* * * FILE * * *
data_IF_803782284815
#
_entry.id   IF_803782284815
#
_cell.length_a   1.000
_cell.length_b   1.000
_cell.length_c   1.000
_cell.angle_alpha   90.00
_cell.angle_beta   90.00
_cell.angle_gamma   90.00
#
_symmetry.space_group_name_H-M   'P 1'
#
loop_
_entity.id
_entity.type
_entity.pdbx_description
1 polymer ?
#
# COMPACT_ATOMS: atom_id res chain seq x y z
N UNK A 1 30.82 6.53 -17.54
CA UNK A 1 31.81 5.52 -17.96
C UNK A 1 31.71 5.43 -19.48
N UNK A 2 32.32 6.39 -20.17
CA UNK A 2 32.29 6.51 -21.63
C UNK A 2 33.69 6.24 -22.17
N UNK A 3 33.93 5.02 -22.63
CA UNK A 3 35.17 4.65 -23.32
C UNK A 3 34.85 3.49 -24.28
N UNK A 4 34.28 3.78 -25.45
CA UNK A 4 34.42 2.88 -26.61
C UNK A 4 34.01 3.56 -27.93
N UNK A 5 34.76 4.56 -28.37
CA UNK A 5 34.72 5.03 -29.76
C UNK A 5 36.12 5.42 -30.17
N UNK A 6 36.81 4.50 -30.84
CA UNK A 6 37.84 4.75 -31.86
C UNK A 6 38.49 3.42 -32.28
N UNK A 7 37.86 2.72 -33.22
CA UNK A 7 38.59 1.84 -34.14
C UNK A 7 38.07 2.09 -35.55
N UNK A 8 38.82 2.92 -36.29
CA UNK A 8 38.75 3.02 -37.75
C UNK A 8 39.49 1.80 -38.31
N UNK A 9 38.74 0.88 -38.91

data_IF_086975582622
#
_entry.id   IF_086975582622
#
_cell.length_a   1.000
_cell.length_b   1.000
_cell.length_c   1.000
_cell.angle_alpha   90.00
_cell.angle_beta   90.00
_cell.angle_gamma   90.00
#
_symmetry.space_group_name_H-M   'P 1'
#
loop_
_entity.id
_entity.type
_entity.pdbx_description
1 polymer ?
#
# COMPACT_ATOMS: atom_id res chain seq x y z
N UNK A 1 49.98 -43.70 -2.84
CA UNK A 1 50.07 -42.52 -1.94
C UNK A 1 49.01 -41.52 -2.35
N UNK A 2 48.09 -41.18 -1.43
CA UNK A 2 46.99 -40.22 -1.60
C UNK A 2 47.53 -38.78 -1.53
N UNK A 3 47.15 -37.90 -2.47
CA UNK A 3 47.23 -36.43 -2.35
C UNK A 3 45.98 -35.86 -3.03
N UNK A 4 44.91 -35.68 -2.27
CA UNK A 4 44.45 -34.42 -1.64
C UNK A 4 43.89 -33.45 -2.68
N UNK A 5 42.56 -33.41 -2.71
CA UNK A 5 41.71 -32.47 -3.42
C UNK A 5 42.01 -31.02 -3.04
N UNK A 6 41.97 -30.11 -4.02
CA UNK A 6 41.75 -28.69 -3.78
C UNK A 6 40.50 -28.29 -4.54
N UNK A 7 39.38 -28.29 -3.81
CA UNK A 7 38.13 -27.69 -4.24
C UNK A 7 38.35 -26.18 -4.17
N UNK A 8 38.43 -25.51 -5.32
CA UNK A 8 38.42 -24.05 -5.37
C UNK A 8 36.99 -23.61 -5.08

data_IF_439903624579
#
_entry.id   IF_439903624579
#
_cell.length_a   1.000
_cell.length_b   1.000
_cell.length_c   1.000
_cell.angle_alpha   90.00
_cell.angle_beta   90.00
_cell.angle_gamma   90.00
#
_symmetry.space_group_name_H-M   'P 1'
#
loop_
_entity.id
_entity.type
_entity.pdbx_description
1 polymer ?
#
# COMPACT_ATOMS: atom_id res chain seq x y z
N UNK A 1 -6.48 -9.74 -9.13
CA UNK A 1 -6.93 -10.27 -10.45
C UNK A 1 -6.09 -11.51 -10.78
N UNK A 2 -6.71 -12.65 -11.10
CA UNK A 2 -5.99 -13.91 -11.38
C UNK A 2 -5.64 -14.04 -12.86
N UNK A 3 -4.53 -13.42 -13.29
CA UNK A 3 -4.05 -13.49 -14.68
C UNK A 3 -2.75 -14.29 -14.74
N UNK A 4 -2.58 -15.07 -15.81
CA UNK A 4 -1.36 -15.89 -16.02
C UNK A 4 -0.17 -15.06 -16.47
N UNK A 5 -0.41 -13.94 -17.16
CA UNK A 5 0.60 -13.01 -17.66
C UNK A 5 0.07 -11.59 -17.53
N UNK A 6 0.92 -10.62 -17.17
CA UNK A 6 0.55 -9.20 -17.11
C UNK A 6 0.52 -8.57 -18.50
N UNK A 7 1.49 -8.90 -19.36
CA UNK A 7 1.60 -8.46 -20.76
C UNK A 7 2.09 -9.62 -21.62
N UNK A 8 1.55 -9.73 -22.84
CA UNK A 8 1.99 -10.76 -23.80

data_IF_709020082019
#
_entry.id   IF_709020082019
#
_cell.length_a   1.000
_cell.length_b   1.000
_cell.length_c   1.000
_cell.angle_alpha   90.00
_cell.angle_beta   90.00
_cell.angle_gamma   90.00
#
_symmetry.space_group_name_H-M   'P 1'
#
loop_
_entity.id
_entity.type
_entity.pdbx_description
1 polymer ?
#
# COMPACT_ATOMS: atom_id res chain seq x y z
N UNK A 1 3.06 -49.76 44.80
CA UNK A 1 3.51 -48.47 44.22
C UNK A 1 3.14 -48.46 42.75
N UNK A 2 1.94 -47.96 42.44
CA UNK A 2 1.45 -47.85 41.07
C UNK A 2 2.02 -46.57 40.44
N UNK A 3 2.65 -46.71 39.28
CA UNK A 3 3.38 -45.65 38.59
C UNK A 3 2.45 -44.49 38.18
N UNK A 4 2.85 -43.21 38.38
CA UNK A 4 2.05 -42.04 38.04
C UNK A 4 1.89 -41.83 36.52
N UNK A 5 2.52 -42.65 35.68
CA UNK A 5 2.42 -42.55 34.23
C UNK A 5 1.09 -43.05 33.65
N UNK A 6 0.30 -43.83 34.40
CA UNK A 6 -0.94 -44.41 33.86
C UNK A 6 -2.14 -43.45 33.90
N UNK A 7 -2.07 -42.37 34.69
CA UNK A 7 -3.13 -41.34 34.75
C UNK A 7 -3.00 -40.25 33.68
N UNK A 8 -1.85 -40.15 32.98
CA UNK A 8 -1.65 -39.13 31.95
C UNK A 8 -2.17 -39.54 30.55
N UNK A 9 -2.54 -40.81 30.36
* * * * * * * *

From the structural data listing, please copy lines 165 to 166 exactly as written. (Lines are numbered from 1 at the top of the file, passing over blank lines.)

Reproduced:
N UNK A 5 2.52 -42.65 35.68
CA UNK A 5 2.42 -42.55 34.23